Sars-CoV-2 (2021)MUSE - The Science Museum
NAME: Severe acute respiratory syndrome coronavirus 2
How does it look? Where does the coronavirus name come from? What weapons does the virus possess? We already know a lot about it.
Genetic profile and first identification
RNA composed of a single strand of 30,000 bases. 1. december 2019 - fish market in Wuhan - China
Spike protein (S protein). This protein binds to specific receptors on the host cell, through which it enters the cell... like a key in a lock!
Agent of Covid-19 disease
Curriculum vitae (2021)MUSE - The Science Museum
In this illustration table is represented the history of coronavirus spread and its "evolutionary skills" and its ability to replicate and to continue to spread.
It's assumed that Sars-CoV-2 came from China, but how it spread, we can only imagine...
Variants of Sars-CoV-2 are also developing, we will learn about their characteristics and effect on people over time
The Disease (2021)MUSE - The Science Museum
We know well the prominent aspects of the COVID-19 illness: the way the virus infects our cells, which symptoms occur and why some people can lose their sense of smell.
How does the infection happen?
The virus uses cell to reproduce damaging the cell in the process
Lungs, kidneys, liver, hearth, brain, intestines
Scientist (2021)MUSE - The Science Museum
I'm doing my part, too - Scientist
Scientists quickly found the most effective solutions to contain the infections and prevent and treat the disease. Let’s see how vaccines –the only tool ever invented to produce acquired immunity to a particular pathogen– work!
They cause an immune response and creates a memory of immunity, so the body is ready to respond to future infections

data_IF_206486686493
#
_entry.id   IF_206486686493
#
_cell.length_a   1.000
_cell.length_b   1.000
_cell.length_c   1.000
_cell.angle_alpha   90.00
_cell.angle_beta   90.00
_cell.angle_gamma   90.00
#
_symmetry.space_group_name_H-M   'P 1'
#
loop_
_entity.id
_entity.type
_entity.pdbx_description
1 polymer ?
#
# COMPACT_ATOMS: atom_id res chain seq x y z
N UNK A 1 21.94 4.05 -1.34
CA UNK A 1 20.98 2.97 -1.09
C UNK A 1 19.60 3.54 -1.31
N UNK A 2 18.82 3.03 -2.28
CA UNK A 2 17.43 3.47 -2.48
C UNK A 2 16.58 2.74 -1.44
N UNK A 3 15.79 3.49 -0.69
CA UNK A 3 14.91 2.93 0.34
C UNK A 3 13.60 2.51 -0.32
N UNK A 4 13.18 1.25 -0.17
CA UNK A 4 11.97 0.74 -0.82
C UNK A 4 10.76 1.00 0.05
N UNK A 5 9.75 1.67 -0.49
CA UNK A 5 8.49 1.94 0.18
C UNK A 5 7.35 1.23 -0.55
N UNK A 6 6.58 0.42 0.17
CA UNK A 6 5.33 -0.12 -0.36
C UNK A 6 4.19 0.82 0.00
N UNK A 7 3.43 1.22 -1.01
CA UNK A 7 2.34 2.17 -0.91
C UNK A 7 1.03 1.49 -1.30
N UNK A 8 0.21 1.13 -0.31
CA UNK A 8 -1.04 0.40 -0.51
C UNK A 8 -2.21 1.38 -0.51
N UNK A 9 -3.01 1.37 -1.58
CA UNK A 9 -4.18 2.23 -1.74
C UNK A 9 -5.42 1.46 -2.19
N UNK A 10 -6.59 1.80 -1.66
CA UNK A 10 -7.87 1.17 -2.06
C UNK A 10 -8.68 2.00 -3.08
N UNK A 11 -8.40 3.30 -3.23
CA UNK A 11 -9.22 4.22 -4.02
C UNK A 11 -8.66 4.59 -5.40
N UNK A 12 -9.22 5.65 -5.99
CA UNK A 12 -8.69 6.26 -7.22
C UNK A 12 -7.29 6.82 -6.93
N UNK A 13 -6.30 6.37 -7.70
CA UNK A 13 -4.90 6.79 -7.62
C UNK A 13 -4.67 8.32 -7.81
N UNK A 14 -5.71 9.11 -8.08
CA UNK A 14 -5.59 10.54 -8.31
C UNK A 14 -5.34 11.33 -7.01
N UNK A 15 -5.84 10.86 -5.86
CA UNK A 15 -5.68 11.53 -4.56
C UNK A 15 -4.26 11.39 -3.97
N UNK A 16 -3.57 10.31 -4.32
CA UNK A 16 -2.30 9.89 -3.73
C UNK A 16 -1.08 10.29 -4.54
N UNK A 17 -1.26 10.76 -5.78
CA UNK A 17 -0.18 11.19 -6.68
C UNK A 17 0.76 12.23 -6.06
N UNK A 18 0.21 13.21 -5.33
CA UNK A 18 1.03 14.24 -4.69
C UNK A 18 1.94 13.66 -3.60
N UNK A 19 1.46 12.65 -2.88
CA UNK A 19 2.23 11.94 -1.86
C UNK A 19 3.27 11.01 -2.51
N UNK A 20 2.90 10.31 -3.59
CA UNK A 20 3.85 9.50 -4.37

Is the ability of a group to resist an infection because a large percentage of the group has immunity
Doctor (2021)MUSE - The Science Museum
I'm doing my part, too - Doctor
Doctors are also the key players in the central section of this story. They are involved in managing this global emergency, saving many lives and continuing to take care of many patients at the hospital but also at home.
Are vaccines safe?
As with any drug, vaccines can also have undesired side effects, which are nevertheless rarer than complications due to the disease
In-hospital care? Yes, but also at home!
Politician (2021)MUSE - The Science Museum
I'm doing my part, too - Politician
The pandemic has demonstrated that politics holds great responsibility for people's lives. The political decisions may seem to conflict with human freedom and rights but, in this global emergency, we are all called upon to protect our health and the health of people around us
Politic always implies biopolitic
Its purpose is to discipline bodies and regulate populations. Political choices affect our freedoms, rights and duties, and also our access to a life that is healthy and full of meaning
Communicator (2021)MUSE - The Science Museum
I'm doing my part, too - Communicator
The COVID-19 pandemic has sparked a great desire to understand and learn more. Nevertheless, the need to inform and communicate generated an ‘infodemic’. What principles should communication be based on?
How do you get informed?
The Coronavirus has made us undestand that (2021)MUSE - The Science Museum
The Coronavirus has made us understand that
The appearance of the COVID-19 disease has uncovered what we already knew but did not want to face: the urgency of directing efforts towards more sustainable and resilient models of society and development.
Time has already run out